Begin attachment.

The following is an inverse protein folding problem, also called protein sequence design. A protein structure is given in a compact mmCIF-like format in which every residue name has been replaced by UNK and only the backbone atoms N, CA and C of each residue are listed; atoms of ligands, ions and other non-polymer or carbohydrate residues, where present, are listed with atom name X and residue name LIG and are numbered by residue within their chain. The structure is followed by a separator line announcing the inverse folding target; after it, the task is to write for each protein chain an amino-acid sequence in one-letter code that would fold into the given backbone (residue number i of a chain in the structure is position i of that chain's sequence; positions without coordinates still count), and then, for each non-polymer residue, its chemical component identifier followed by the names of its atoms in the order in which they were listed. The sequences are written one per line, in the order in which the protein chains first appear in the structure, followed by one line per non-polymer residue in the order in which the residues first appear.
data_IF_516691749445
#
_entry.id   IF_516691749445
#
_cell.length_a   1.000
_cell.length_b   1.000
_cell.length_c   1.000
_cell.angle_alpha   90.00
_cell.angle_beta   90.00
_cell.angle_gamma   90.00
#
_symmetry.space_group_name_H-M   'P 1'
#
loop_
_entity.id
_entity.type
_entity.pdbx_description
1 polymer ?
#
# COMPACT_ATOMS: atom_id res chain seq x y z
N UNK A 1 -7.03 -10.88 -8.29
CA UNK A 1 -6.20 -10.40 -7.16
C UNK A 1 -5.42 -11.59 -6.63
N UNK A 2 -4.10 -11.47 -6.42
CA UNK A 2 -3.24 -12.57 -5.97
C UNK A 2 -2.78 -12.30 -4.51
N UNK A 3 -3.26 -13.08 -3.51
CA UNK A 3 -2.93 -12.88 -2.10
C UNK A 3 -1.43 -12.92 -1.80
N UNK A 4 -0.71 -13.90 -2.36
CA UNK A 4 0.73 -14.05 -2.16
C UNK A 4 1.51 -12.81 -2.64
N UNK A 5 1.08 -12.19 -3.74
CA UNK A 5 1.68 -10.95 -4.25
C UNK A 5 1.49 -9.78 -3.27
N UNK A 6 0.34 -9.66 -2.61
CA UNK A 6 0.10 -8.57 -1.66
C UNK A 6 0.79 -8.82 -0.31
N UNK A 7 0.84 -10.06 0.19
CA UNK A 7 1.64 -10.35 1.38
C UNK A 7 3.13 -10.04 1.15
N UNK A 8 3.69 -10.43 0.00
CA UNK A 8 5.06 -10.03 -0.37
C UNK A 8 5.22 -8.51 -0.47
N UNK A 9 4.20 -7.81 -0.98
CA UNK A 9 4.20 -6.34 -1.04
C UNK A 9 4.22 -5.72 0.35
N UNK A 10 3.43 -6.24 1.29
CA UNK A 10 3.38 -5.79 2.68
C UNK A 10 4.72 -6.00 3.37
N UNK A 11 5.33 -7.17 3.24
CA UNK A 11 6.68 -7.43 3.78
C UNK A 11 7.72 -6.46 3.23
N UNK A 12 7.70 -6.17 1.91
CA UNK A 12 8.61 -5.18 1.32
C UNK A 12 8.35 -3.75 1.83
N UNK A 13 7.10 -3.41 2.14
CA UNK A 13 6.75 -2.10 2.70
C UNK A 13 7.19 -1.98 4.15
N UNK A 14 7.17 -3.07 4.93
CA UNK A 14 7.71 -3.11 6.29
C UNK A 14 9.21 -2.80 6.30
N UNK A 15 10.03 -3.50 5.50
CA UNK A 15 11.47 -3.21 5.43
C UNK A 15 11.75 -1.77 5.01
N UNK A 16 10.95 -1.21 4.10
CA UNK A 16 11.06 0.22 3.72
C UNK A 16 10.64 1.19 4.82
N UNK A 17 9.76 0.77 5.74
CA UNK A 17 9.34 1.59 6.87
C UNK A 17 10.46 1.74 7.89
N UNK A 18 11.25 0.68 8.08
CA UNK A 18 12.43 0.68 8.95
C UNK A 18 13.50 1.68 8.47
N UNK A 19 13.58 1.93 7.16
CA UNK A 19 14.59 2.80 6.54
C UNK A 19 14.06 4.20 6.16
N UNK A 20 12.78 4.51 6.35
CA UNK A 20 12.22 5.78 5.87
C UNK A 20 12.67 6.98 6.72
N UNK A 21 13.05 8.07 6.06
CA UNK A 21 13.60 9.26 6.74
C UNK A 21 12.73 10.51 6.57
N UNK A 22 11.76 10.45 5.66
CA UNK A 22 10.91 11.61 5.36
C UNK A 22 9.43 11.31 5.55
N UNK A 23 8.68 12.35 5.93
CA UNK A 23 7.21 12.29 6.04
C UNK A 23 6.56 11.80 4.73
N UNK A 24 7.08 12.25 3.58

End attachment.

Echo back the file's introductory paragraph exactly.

The following is an inverse protein folding problem, also called protein sequence design. A protein structure is given in a compact mmCIF-like format in which every residue name has been replaced by UNK and only the backbone atoms N, CA and C of each residue are listed; atoms of ligands, ions and other non-polymer or carbohydrate residues, where present, are listed with atom name X and residue name LIG and are numbered by residue within their chain. The structure is followed by a separator line announcing the inverse folding target; after it, the task is to write for each protein chain an amino-acid sequence in one-letter code that would fold into the given backbone (residue number i of a chain in the structure is position i of that chain's sequence; positions without coordinates still count), and then, for each non-polymer residue, its chemical component identifier followed by the names of its atoms in the order in which they were listed. The sequences are written one per line, in the order in which the protein chains first appear in the structure, followed by one line per non-polymer residue in the order in which the residues first appear.